Cameron on Griffey: "It's not the fact that he was asleep"

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Greiffey closeup.jpgDave Cameron of U.S.S. Mariner knows the Seattle Mariners better than anyone, and last night he completely nailed the whole Griffey sleeping in the clubhouse thing.  It’s not the nap per se; it’s what it represents:

. . . the fact that two teammates would talk to a reporter about Junior being
asleep during a game is perhaps the more telling aspect of this story.
If Griffey really commanded the respect of the entire clubhouse, and
they loved having him around, no one talks about this to a member of the
media. But they did, and that they were willing to bring this up to
someone who they had to suspect would write about it suggests that
perhaps Griffey’s influence in the clubhouse either isn’t as great as
some would suggest, or perhaps more likely, that it only matters while a
player is producing.

The kicker: no one bothered to wake Griffey up.  Cameron: “My guess is that most of them probably didn’t want him hitting in that
situation anyway, so maybe deep down, they feel like he did them a
favor.”

My response to this story yesterday was that you need to cut Griffey or urge him to retire because you simply can’t be a Major League ballplayer and sleep on the job.  Based on the comments to that post it’s quite obvious that many disagree with that sentiment and think that Griffey has earned the benefit of the doubt. Fair enough.

But he’s not getting the benefit of the doubt from his teammates. They’re totally fine with him sleeping on the job because it keeps him out of the batter’s box. And that’s far more damning for Griffey than the mere fact that he was snoozing during a ballgame.

Braves sign former football player Sanders Commings

GLENDALE, AZ - AUGUST 15:  Cornerback Sanders Commings #26 of the Kansas City Chiefs on the sidelines during the pre-season NFL game against the Arizona Cardinals at the University of Phoenix Stadium on August 15, 2015 in Glendale, Arizona.  (Photo by Christian Petersen/Getty Images)
Christian Petersen/Getty Images
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The Braves have signed former football player and current outfielder Sanders Commings, an Augusta, Georgia native, to a minor league contract, Ken Rosenthal of FOX Sports reports.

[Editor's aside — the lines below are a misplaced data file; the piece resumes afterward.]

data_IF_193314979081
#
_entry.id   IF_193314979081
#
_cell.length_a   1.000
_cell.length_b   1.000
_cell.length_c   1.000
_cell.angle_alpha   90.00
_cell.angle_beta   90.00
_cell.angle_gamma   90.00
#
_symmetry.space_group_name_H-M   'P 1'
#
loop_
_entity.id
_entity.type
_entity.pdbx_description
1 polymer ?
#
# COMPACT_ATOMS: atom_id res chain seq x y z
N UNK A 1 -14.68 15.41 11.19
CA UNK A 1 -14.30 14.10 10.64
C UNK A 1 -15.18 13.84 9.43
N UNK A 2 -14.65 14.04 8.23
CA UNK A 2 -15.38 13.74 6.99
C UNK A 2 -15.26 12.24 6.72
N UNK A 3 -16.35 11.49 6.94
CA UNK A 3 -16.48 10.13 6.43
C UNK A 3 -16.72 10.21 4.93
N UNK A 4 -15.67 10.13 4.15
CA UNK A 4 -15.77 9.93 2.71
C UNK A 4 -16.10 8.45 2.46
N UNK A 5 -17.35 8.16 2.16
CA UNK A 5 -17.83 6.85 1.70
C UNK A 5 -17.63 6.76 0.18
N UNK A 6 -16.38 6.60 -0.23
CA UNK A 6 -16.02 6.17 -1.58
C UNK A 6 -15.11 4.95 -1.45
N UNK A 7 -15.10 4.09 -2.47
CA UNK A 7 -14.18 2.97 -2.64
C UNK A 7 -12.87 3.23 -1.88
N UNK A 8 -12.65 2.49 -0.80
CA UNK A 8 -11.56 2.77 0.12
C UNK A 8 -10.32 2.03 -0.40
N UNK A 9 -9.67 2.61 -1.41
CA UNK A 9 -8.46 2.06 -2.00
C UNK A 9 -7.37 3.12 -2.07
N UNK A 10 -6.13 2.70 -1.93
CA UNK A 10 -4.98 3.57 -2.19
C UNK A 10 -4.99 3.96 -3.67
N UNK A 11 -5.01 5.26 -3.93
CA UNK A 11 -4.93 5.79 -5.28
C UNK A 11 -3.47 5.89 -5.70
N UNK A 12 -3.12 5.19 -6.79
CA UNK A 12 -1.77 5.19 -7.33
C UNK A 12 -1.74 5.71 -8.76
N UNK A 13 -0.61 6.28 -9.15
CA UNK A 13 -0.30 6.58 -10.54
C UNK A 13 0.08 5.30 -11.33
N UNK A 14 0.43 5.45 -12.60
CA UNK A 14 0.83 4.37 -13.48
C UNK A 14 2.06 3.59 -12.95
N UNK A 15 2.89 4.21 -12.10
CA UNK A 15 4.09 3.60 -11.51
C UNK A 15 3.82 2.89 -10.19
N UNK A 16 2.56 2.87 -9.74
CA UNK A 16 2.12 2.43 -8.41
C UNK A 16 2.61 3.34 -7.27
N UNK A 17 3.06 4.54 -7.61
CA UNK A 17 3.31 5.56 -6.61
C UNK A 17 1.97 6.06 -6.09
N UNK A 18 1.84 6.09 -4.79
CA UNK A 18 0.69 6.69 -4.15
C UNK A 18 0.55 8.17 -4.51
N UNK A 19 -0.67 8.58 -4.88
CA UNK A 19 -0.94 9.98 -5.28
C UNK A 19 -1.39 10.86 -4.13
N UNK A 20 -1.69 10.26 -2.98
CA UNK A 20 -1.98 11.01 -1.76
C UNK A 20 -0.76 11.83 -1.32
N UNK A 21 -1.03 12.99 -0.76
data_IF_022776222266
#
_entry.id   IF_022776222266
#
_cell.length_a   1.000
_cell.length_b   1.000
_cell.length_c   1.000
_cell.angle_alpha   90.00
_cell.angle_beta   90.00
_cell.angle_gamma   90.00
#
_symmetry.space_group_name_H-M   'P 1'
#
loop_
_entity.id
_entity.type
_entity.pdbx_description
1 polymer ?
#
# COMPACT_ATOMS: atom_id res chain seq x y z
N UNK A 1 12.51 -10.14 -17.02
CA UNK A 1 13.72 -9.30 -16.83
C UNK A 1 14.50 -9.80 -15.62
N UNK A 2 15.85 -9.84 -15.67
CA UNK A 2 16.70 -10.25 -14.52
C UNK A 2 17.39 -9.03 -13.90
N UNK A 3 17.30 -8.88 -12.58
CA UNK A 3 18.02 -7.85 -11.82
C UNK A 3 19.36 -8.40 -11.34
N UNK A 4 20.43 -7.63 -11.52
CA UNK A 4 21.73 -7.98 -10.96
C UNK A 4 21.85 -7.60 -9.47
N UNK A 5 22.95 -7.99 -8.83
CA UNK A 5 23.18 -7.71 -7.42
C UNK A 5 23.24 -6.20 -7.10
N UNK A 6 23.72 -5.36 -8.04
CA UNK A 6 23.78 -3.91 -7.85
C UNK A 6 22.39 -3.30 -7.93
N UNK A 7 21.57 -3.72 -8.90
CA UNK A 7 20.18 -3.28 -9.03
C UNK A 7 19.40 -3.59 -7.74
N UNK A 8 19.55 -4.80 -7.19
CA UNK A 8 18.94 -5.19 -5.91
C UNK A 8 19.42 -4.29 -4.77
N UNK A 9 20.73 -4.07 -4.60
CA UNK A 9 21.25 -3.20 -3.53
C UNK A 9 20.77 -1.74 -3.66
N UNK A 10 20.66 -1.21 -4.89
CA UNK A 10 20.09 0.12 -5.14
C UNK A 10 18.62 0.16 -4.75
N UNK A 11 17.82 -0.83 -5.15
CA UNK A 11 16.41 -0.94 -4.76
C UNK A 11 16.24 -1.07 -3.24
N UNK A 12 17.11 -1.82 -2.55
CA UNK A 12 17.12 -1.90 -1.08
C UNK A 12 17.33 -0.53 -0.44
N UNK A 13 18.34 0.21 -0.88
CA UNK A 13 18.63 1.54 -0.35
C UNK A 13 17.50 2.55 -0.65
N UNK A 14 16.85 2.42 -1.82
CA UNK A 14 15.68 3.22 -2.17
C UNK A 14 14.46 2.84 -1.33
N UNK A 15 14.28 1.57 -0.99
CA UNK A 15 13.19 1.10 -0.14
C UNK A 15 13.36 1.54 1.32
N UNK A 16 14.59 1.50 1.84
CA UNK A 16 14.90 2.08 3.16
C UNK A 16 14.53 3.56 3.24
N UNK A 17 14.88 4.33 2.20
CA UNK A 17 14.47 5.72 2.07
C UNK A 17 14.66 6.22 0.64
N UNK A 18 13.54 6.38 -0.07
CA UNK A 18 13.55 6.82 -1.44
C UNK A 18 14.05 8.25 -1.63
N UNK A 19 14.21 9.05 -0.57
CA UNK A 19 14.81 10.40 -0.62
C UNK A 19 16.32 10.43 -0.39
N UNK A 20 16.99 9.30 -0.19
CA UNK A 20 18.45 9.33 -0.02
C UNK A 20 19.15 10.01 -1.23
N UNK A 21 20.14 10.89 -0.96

Commings, 26, was a defensive back who played for the University of Georgia before being selected by the Chiefs in the fifth round of the 2013 draft. He appeared in two games in the 2013 season.

Commings also played baseball for Westside High School and was selected by the Diamondbacks in the 37th round of the 2008 draft. He chose to attend the University of Georgia instead. When football didn’t pan out, Commings started training with Jerry Hairston, Jr. Hairston said he was “blown away” when he saw Commings hit for the first time.

Obviously, Commings’ path to success as a professional baseball player will be long, but it’s a no-risk flier for the Braves. The club has past experience with football players, including Deion Sanders and Brian Jordan.

The next task for the Braves will be to acquire Ryan Goins from the Blue Jays. That way, players will look at the lineup card each day to see if it’s Commings or Goins.

Justin Verlander: “I’d like to see the AL and NL have the same rules… I vote NL rules.”

SEATTLE, WA - AUGUST 10:  Starting pitcher Justin Verlander #35 of the Detroit Tigers pitches against the Seattle Mariners in the first inning at Safeco Field on August 10, 2016 in Seattle, Washington.  (Photo by Otto Greule Jr/Getty Images)
Otto Greule Jr/Getty Images
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On Thursday afternoon, Rays pitcher Chris Archer asked his Twitter followers, “Lots swirling around what needs to be changed about the game of baseball. What do y’all want to see changed, if anything, & why?”

Tigers ace Justin Verlander responded:

To that, Archer said:

For what it’s worth, Verlander hasn’t been much of a hitter. In 47 career plate appearances, he has three singles and no extra-base hits. And if the AL did get rid of the DH rule, the Tigers would have nowhere to put Victor Martinez. Verlander, though, would have an easier time pitching to opposing pitchers rather than their DH’s.